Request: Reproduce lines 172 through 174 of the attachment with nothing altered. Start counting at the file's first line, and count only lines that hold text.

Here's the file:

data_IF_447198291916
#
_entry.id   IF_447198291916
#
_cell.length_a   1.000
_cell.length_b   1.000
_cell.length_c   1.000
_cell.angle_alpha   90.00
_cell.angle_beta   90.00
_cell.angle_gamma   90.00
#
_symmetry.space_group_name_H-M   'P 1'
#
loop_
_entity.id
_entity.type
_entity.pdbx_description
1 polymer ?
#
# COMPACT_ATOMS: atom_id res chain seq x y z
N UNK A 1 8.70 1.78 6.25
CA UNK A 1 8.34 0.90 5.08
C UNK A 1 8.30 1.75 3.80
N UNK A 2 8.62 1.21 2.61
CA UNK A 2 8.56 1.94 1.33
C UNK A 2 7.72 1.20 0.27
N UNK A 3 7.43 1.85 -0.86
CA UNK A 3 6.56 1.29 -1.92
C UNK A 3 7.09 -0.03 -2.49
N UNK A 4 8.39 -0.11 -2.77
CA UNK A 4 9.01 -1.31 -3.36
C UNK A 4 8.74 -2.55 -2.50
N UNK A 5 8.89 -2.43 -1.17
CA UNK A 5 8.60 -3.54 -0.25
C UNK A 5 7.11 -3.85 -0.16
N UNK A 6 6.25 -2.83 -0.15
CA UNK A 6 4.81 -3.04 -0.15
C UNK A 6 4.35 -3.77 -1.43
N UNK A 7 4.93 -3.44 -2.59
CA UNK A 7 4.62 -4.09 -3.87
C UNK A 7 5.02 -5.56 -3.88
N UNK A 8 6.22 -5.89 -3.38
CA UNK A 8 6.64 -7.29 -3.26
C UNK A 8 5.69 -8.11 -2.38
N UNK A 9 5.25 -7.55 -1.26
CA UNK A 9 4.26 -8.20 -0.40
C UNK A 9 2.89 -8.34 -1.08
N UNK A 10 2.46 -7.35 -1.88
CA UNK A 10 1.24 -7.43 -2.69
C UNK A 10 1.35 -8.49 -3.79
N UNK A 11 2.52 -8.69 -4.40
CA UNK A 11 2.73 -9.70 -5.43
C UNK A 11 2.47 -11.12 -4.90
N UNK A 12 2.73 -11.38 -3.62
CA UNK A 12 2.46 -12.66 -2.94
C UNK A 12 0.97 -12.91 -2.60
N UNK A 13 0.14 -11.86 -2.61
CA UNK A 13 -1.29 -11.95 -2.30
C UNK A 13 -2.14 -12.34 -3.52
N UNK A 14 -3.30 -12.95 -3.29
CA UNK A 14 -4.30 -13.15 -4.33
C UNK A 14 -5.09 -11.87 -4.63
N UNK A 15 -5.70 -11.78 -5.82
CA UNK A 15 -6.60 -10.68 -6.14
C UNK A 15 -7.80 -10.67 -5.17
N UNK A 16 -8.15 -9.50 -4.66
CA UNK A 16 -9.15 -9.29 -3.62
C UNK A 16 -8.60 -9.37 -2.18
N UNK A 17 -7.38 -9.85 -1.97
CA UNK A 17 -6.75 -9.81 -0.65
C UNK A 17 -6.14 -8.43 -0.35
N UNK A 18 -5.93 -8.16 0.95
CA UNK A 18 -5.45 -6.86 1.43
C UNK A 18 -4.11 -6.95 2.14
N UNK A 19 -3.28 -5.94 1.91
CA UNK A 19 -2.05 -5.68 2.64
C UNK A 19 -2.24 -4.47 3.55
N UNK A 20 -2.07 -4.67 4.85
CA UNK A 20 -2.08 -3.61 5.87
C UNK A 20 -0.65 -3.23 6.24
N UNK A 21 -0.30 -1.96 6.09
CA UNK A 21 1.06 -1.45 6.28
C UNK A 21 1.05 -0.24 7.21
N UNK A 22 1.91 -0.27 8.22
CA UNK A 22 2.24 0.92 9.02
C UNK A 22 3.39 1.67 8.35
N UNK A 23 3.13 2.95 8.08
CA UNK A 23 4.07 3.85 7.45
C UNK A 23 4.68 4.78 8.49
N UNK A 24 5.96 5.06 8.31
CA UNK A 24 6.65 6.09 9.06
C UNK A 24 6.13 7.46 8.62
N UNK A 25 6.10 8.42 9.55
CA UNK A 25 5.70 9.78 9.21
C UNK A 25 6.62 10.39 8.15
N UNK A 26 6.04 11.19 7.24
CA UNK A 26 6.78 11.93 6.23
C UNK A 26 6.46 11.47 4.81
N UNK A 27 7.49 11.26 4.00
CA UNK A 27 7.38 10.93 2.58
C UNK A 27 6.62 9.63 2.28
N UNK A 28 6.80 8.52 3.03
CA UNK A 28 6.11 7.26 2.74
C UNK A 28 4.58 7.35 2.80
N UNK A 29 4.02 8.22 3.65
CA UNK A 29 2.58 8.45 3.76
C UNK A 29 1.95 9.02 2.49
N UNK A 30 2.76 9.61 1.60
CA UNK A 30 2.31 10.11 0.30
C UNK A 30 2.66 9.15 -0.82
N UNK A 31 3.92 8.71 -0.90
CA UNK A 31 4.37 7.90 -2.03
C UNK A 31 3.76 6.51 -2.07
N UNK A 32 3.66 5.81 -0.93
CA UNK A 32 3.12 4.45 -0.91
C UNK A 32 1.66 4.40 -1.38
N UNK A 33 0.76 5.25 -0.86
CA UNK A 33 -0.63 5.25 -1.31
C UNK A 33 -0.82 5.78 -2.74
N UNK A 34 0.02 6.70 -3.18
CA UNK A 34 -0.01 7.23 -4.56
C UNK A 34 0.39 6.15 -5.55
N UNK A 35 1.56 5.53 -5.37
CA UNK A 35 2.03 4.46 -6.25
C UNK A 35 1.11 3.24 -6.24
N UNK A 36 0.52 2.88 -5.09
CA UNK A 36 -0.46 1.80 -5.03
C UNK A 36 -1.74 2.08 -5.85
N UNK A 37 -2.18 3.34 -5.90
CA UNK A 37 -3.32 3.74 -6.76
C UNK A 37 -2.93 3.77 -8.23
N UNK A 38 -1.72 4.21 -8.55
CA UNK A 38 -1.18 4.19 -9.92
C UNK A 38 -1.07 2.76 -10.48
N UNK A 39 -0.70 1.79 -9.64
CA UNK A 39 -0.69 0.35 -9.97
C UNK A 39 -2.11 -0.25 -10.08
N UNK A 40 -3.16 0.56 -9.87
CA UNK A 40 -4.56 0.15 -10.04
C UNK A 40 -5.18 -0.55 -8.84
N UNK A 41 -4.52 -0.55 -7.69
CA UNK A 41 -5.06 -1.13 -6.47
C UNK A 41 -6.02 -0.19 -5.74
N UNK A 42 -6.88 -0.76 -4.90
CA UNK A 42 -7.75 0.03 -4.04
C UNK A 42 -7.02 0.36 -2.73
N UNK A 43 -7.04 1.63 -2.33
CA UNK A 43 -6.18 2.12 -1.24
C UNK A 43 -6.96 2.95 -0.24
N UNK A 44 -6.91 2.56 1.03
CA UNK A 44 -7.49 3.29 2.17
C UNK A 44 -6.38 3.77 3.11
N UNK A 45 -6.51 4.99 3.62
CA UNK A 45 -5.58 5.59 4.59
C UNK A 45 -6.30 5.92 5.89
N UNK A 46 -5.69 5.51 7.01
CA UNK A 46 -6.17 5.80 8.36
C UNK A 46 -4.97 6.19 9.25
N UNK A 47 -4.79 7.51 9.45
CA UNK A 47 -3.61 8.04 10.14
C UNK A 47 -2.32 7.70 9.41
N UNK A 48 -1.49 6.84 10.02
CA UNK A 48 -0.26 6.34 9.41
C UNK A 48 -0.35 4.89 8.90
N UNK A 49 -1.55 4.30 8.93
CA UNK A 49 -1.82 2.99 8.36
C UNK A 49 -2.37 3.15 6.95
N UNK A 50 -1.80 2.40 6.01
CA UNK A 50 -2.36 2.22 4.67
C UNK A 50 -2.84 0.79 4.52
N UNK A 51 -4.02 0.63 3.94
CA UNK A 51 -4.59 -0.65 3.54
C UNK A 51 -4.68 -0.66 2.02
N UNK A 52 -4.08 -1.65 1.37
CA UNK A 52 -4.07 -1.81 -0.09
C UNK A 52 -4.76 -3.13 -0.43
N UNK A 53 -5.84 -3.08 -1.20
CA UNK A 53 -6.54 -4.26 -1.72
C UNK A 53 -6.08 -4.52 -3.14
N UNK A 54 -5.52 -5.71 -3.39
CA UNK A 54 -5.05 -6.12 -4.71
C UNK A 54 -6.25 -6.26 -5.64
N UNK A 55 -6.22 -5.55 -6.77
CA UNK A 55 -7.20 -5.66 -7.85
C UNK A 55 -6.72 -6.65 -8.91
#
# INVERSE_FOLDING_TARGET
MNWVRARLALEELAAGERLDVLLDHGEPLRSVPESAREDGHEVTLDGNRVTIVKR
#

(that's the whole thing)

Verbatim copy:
CA UNK A 51 -4.59 -0.65 3.54
C UNK A 51 -4.68 -0.66 2.02
N UNK A 52 -4.08 -1.65 1.37